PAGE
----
Since 2015, Letšeng has rolled out a bi-annual mammal-monitoring protocol to monitor our potential adverse impacts, as well as the positive effects of the mine's conservation and management actions. Collection records for the 2020 survey cycle showed nine mammal species across the mine lease area, including three species listed as near-threatened (regionally and globally), namely the endangered Maluti Stream frog, Vaal Rhebok and Southern African Vlei Rat. It is encouraging to note that the persistent presence of large and medium-sized animals (such as the Black-backed Jackal and Vaal Rhebok) across the four survey periods provides evidence of the efficacy of the conservation actions and management programmes at the mine, whereby the mine lease area provides a form of protection for these animals. Furthermore, the recent discovery of a Maluti Stream frog colony at the Qa Qa wetland, the abundance of rodents, notably the Slogget's Rat and the Natal Mole-rat, includes evidence of stable wetland habitats.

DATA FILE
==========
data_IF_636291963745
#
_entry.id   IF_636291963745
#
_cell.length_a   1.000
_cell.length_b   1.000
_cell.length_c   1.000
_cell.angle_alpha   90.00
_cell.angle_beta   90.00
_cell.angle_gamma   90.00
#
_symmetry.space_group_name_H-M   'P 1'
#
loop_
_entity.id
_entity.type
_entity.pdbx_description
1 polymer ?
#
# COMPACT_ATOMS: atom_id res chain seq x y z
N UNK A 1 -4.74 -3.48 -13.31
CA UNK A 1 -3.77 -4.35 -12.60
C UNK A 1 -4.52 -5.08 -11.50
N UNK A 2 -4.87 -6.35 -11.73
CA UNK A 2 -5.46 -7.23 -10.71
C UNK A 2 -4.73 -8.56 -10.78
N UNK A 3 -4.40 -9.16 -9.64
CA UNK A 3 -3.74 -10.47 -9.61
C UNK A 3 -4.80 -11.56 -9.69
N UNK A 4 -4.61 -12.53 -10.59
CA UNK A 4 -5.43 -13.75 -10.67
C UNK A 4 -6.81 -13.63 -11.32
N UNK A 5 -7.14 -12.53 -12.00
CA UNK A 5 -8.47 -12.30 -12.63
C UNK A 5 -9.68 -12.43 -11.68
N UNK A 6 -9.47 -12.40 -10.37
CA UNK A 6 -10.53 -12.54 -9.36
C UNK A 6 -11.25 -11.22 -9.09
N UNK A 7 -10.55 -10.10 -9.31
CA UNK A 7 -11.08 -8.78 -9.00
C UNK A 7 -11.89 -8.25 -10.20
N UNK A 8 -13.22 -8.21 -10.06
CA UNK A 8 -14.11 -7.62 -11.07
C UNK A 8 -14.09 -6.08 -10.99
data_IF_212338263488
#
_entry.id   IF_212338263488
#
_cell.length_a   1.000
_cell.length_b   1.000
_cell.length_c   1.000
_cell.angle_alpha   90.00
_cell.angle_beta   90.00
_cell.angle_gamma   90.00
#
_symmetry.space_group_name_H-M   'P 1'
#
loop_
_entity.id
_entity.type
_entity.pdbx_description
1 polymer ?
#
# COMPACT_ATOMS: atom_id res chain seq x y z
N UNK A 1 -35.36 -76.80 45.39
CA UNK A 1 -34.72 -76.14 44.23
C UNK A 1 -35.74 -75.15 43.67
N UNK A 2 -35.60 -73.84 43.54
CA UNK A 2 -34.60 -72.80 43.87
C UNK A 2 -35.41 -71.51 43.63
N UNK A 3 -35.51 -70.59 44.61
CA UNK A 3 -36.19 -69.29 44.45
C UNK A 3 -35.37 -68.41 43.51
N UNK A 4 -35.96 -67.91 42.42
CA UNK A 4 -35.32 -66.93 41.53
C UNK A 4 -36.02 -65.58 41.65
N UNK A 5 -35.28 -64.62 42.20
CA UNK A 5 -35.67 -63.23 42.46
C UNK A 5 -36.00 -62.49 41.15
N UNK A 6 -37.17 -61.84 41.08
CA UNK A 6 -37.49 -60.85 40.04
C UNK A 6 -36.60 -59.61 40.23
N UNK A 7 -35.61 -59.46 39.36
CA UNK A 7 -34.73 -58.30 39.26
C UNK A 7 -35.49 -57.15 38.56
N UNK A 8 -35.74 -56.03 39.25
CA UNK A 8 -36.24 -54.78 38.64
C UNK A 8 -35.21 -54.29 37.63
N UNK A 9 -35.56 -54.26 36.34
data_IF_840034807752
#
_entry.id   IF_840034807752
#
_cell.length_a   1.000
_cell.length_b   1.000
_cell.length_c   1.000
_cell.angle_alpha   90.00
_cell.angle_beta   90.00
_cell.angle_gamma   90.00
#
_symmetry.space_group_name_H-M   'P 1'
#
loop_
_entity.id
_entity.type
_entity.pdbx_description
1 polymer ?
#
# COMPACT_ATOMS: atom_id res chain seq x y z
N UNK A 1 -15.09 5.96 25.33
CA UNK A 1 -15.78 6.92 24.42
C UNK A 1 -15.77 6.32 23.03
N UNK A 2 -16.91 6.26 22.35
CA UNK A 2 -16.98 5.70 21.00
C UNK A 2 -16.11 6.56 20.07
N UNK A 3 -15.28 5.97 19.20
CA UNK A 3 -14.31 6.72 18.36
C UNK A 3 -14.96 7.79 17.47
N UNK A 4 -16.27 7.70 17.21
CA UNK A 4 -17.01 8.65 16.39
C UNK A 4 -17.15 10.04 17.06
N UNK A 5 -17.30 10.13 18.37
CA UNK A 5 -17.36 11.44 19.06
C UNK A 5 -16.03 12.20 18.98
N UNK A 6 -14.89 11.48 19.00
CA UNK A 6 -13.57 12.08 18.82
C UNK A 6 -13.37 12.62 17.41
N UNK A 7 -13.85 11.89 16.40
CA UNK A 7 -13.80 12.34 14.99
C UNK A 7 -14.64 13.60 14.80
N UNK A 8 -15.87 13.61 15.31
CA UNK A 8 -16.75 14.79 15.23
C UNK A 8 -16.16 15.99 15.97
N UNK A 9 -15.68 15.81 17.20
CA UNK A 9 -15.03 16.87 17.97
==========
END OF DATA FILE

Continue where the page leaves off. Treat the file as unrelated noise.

- RTZ catchment position completed in 2020;
- Conservation plans updated annually;
- Bi-annual mammal-monitoring protocol rolled out; and
- Endangered Maluti Stream frog colony populates the Qa Qa wetland.